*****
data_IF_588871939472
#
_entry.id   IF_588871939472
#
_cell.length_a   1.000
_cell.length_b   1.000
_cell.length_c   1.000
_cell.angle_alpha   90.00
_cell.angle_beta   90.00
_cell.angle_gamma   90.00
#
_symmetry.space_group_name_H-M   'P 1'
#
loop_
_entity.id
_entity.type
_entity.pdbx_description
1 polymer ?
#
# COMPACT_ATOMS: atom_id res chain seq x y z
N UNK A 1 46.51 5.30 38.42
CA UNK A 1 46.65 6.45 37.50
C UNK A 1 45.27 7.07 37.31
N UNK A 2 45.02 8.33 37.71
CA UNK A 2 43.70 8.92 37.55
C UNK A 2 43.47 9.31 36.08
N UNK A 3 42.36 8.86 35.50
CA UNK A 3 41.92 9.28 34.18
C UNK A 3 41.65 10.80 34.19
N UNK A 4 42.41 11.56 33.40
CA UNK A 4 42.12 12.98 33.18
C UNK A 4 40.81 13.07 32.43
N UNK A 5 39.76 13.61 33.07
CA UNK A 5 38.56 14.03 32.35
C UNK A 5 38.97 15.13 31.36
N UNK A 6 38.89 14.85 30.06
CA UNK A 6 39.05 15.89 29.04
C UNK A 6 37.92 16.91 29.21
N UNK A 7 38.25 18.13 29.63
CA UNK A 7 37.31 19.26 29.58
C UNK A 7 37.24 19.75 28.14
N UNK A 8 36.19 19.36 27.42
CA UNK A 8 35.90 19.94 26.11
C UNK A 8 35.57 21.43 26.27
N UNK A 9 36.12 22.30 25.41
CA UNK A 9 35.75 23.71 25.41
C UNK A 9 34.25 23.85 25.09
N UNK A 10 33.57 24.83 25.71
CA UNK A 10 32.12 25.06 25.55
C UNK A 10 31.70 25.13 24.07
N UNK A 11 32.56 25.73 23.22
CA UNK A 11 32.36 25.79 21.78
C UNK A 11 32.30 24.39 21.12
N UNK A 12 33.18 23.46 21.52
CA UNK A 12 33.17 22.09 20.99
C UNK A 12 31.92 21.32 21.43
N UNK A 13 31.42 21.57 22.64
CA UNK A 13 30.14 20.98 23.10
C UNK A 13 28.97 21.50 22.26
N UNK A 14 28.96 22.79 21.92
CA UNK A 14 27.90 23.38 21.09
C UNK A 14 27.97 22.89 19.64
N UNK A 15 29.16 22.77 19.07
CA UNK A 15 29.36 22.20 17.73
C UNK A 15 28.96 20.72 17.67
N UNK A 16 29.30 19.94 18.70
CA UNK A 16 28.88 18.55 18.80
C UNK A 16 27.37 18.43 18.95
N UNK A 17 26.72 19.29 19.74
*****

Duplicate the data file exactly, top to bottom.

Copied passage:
data_IF_588871939472
#
_entry.id   IF_588871939472
#
_cell.length_a   1.000
_cell.length_b   1.000
_cell.length_c   1.000
_cell.angle_alpha   90.00
_cell.angle_beta   90.00
_cell.angle_gamma   90.00
#
_symmetry.space_group_name_H-M   'P 1'
#
loop_
_entity.id
_entity.type
_entity.pdbx_description
1 polymer ?
#
# COMPACT_ATOMS: atom_id res chain seq x y z
N UNK A 1 46.51 5.30 38.42
CA UNK A 1 46.65 6.45 37.50
C UNK A 1 45.27 7.07 37.31
N UNK A 2 45.02 8.33 37.71
CA UNK A 2 43.70 8.92 37.55
C UNK A 2 43.47 9.31 36.08
N UNK A 3 42.36 8.86 35.50
CA UNK A 3 41.92 9.28 34.18
C UNK A 3 41.65 10.80 34.19
N UNK A 4 42.41 11.56 33.40
CA UNK A 4 42.12 12.98 33.18
C UNK A 4 40.81 13.07 32.43
N UNK A 5 39.76 13.61 33.07
CA UNK A 5 38.56 14.03 32.35
C UNK A 5 38.97 15.13 31.36
N UNK A 6 38.89 14.85 30.06
CA UNK A 6 39.05 15.89 29.04
C UNK A 6 37.92 16.91 29.21
N UNK A 7 38.25 18.13 29.63
CA UNK A 7 37.31 19.26 29.58
C UNK A 7 37.24 19.75 28.14
N UNK A 8 36.19 19.36 27.42
CA UNK A 8 35.90 19.94 26.11
C UNK A 8 35.57 21.43 26.27
N UNK A 9 36.12 22.30 25.41
CA UNK A 9 35.75 23.71 25.41
C UNK A 9 34.25 23.85 25.09
N UNK A 10 33.57 24.83 25.71
CA UNK A 10 32.12 25.06 25.55
C UNK A 10 31.70 25.13 24.07
N UNK A 11 32.56 25.73 23.22
CA UNK A 11 32.36 25.79 21.78
C UNK A 11 32.30 24.39 21.12
N UNK A 12 33.18 23.46 21.52
CA UNK A 12 33.17 22.09 20.99
C UNK A 12 31.92 21.32 21.43
N UNK A 13 31.42 21.57 22.64
CA UNK A 13 30.14 20.98 23.10
C UNK A 13 28.97 21.50 22.26
N UNK A 14 28.96 22.79 21.92
CA UNK A 14 27.90 23.38 21.09
C UNK A 14 27.97 22.89 19.64
N UNK A 15 29.16 22.77 19.07
CA UNK A 15 29.36 22.20 17.73
C UNK A 15 28.96 20.72 17.67
N UNK A 16 29.30 19.94 18.70
CA UNK A 16 28.88 18.55 18.80
C UNK A 16 27.37 18.43 18.95
N UNK A 17 26.72 19.29 19.74